In an isolated part of the Caucasus, a monk is spending his days in prayer and silence atop a 40-meter pillar of limestone in western Georgia (near the town of Chiatura).
The Katskhi Pillar was used by stylites -- Christian ascetics who lived atop pillars and eschewed worldly temptations -- until the 15th century when the practice was stopped following the Ottoman Empire's invasion of Georgia. For centuries the pillar was abandoned and locals could only look up at the mysterious ruins on its summit. Finally, in 1944, a mountain climber ascended the pillar, discovering the skeleton of a stylite and the remains of a chapel. Shortly after the collapse of communism and the resurgence of religion in Georgia, former "bad boy" Maxime Qavtaradze (now 59) decided to live atop the pillar in the way of the old stylites. “When I was young I drank, sold drugs, everything. When I ended up in prison.... It was time for a change. I used to drink with friends in the hills around here and look up at this place, where land met sky. We knew the monks had lived up there before and I felt great respect for them." In 1993 Maxime took monastic vows and climbed the pillar to begin his new life. "For the first two years there was nothing up here so I slept in an old refrigerator to protect me from the weather." Since then Maxime and the nearby Christian community have constructed a ladder to the top, rebuilt the chapel, and built a cottage where Maxime spends his days praying, reading, and "preparing to meet God." As a result of the interest in the site there is now a religious community at the base of the pillar. Men with troubled lives come to stay and ask for guidance from Maxime and the young priests who live at the site. The men are fed and housed on the condition they join the priests in praying for around seven hours per day (including from 2 a.m. until sunrise) and help with chores.
Maxime stands by the railing atop the Katskhi Pillar enjoying the beautiful view on June 18, 2013.
The pillar at the end of a stormy day in the valley. For centuries the 40-meter high pillar was abandoned. In 1944 a group led by the mountaineer Alexander Japaridze made the first documented ascent of the pillar and discovered the remains of a chapel and the skeleton of a stylite.
Maxime inside his cottage on the pillar.
Maxime looks out from his favorite spot on the pillar. Troubled men come to stay and ask for guidance from Maxime and the young priests who live at the site. Maxime usually climbs down from the pillar once or twice a week for night prayers and to speak with the men.
Sergo Mikhelidze and a friend deliver lunch to Maxime by using a winch. Everything atop the pillar was either carried or winched up by volunteers.
Maxime climbs the pillar after a night's prayers with the other residents of the monastery. It takes him about 20 minutes to ascend the pillar. Once he is too old to climb the ladder he will remain at the top until he dies.
Sergo Mikhelidze (left) and Irakli Kurashvili pray in their dormitory at the base of the pillar. Sergo worked in a factory until being laid off and is considering life as a priest or monk. He will stay at the monastery for three months to see if he is strong enough to commit to the life of a holy man. When asked what he has trouble avoiding in the outside world, he says: "I just can't seem to stay away from girls."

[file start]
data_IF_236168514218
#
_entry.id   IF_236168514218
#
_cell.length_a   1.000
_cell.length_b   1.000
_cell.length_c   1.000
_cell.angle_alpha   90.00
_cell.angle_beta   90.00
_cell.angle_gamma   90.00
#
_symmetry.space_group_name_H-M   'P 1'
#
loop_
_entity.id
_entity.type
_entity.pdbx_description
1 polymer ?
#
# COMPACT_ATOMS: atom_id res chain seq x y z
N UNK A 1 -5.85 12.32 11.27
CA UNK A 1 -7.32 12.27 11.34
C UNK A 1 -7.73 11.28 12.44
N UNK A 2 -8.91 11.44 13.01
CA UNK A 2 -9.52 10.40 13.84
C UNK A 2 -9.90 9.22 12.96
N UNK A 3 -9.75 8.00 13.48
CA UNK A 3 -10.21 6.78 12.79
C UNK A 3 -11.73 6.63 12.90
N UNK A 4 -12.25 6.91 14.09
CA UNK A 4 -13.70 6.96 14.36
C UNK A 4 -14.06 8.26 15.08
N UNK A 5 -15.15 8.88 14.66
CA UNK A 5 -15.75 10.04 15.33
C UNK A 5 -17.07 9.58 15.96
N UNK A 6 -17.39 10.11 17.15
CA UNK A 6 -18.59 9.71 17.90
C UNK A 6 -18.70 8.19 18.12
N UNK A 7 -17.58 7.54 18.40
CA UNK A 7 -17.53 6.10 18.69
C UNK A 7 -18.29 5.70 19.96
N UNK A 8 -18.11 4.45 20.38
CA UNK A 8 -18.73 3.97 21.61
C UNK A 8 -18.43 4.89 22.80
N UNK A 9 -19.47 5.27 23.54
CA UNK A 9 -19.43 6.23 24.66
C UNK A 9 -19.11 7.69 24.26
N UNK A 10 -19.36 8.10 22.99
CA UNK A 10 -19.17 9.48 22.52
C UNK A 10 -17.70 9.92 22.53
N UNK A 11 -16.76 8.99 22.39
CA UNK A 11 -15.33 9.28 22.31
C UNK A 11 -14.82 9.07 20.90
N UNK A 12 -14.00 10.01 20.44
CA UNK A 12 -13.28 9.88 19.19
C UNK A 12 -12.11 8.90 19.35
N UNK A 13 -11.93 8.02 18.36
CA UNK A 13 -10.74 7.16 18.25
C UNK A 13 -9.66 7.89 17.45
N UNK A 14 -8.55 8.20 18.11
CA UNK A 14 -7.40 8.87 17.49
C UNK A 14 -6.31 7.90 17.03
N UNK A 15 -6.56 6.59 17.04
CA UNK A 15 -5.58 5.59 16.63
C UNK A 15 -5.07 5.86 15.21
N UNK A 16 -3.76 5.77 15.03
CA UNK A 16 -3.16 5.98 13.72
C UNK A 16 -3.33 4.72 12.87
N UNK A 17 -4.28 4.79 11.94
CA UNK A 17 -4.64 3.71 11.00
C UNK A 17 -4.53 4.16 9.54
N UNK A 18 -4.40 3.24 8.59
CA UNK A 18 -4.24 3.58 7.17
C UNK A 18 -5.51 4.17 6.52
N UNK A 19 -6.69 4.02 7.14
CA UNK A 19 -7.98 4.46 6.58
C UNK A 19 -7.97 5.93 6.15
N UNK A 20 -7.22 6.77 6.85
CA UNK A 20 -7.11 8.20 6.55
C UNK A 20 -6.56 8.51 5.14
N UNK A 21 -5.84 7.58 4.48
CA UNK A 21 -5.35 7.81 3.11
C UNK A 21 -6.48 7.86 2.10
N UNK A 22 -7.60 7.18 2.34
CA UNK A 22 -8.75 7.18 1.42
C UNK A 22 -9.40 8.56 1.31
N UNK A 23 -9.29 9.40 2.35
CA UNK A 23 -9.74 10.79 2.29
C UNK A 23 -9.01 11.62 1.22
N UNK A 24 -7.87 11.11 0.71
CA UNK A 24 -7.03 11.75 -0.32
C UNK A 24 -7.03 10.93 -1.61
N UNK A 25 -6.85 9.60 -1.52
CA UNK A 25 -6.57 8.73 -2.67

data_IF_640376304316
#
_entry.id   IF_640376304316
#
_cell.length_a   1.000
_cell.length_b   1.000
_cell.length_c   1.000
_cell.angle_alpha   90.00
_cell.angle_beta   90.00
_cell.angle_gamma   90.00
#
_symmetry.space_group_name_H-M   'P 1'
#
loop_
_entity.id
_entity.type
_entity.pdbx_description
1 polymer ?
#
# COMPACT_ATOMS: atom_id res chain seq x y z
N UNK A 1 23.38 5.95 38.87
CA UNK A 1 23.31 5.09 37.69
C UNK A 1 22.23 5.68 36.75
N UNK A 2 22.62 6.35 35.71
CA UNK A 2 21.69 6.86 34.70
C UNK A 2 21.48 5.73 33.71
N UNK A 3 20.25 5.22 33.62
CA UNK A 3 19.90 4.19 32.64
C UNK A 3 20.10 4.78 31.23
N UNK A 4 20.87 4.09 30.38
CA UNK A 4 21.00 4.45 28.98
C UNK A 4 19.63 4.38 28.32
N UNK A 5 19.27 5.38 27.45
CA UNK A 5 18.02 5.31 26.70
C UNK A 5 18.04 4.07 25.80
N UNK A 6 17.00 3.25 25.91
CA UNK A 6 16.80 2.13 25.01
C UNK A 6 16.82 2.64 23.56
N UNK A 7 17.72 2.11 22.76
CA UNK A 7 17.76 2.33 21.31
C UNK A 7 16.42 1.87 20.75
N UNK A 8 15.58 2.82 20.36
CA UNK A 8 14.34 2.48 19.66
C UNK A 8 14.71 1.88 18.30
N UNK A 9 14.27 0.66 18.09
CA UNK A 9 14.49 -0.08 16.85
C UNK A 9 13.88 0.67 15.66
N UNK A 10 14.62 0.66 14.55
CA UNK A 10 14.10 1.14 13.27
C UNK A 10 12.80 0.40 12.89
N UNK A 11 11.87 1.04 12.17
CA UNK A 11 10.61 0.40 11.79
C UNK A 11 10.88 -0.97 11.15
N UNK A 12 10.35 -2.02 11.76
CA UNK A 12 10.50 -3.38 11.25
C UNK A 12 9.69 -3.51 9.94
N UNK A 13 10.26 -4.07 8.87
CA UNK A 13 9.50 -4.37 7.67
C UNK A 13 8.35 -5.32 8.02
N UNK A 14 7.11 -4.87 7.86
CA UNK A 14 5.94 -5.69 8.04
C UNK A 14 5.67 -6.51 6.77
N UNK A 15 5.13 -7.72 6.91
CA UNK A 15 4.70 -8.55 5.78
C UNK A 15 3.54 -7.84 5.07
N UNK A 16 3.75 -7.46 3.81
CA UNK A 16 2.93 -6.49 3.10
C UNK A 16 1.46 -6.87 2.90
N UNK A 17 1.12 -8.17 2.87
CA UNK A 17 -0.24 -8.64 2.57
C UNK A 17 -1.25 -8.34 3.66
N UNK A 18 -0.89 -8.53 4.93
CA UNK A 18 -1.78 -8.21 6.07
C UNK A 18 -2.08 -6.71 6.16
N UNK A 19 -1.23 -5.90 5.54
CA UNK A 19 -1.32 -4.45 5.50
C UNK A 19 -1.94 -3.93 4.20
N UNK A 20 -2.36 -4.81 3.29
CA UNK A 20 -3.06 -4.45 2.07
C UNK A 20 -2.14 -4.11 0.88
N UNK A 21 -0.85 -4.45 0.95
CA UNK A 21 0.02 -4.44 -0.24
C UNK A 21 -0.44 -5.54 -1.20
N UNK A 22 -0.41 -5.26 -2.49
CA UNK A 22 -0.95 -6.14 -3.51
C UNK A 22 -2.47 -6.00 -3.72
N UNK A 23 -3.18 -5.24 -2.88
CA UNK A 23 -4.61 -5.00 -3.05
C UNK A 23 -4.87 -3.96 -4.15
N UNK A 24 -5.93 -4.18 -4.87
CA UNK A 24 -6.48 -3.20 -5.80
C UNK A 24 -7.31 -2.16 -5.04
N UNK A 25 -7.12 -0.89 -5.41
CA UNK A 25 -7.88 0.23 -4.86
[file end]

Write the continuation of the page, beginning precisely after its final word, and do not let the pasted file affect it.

Interior of the chapel atop the pillar.
This monk worked as a crane operator in Soviet times.
Maxime's distinctive silhouette can be seen looking out from his favorite spot -- next to the church -- at the end of the day.
Living quarters (center) at the base of the pillar and the St. Simeon Chapel (right). Simeon, the first known stylite, forbade women from climbing atop the pillar and Maxime has continued this rule.
In a crypt under the chapel lie the remains of the stylite who is believed to have perished atop the pillar some 600 years ago. When asked if his bones will lie in the same crypt, Maxime answers, "of course!"
The bones of the unknown stylite who perished atop the pillar some 600 years ago.
At the base of the pillar is a chapel named after St. Simeon, the first stylite. The men who have come to find help for their problems are required to pray for around seven hours each day if they wish to stay at the religious community.
Irakli Kurashvili, 23, walks back towards the chapel at the base of the pillar (right) after ringing the bell which signals the start of the night prayers, which run from 2 a.m. until sunrise. Kurashvili was divorced at age 22 and came to the monastery to seek help from God and advice from Maxime. "Maxime has done so much for me. It is too late now for me to become a monk like Maxime, but I am considering becoming a priest," he says.
Overview of the pillar in its mountainous surroundings.
Maxime and his cottage atop the pillar. "For the first two years there was nothing up here so I slept in an old refrigerator to protect myself from the weather."
The telephone that connects Maxime with the priests living below.